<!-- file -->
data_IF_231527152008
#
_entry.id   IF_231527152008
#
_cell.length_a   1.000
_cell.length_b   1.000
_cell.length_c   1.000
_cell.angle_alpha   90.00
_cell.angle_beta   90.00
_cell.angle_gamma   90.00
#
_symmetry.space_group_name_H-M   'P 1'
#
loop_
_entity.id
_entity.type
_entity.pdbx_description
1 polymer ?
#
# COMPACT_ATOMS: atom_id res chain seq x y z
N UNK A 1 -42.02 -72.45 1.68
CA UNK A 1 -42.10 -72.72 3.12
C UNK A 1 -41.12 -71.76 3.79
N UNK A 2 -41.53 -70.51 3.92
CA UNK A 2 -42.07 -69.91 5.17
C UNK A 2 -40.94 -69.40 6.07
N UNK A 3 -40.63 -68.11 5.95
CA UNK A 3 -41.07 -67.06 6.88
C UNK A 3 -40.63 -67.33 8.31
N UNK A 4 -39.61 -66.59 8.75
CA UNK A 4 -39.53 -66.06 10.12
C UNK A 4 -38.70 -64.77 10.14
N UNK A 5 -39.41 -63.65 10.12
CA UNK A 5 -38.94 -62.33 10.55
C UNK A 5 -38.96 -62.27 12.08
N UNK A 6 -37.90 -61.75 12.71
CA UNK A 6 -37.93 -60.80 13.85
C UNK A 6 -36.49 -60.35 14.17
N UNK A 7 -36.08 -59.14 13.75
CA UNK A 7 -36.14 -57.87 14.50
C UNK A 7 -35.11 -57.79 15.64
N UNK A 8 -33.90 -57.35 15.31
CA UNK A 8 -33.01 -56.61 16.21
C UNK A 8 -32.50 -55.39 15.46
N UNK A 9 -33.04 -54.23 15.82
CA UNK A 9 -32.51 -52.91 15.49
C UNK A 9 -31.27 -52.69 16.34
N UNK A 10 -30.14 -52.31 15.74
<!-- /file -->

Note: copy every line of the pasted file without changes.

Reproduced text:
data_IF_231527152008
#
_entry.id   IF_231527152008
#
_cell.length_a   1.000
_cell.length_b   1.000
_cell.length_c   1.000
_cell.angle_alpha   90.00
_cell.angle_beta   90.00
_cell.angle_gamma   90.00
#
_symmetry.space_group_name_H-M   'P 1'
#
loop_
_entity.id
_entity.type
_entity.pdbx_description
1 polymer ?
#
# COMPACT_ATOMS: atom_id res chain seq x y z
N UNK A 1 -42.02 -72.45 1.68
CA UNK A 1 -42.10 -72.72 3.12
C UNK A 1 -41.12 -71.76 3.79
N UNK A 2 -41.53 -70.51 3.92
CA UNK A 2 -42.07 -69.91 5.17
C UNK A 2 -40.94 -69.40 6.07
N UNK A 3 -40.63 -68.11 5.95
CA UNK A 3 -41.07 -67.06 6.88
C UNK A 3 -40.63 -67.33 8.31
N UNK A 4 -39.61 -66.59 8.75
CA UNK A 4 -39.53 -66.06 10.12
C UNK A 4 -38.70 -64.77 10.14
N UNK A 5 -39.41 -63.65 10.12
CA UNK A 5 -38.94 -62.33 10.55
C UNK A 5 -38.96 -62.27 12.08
N UNK A 6 -37.90 -61.75 12.71
CA UNK A 6 -37.93 -60.80 13.85
C UNK A 6 -36.49 -60.35 14.17
N UNK A 7 -36.08 -59.14 13.75
CA UNK A 7 -36.14 -57.87 14.50
C UNK A 7 -35.11 -57.79 15.64
N UNK A 8 -33.90 -57.35 15.31
CA UNK A 8 -33.01 -56.61 16.21
C UNK A 8 -32.50 -55.39 15.46
N UNK A 9 -33.04 -54.23 15.82
CA UNK A 9 -32.51 -52.91 15.49
C UNK A 9 -31.27 -52.69 16.34
N UNK A 10 -30.14 -52.31 15.74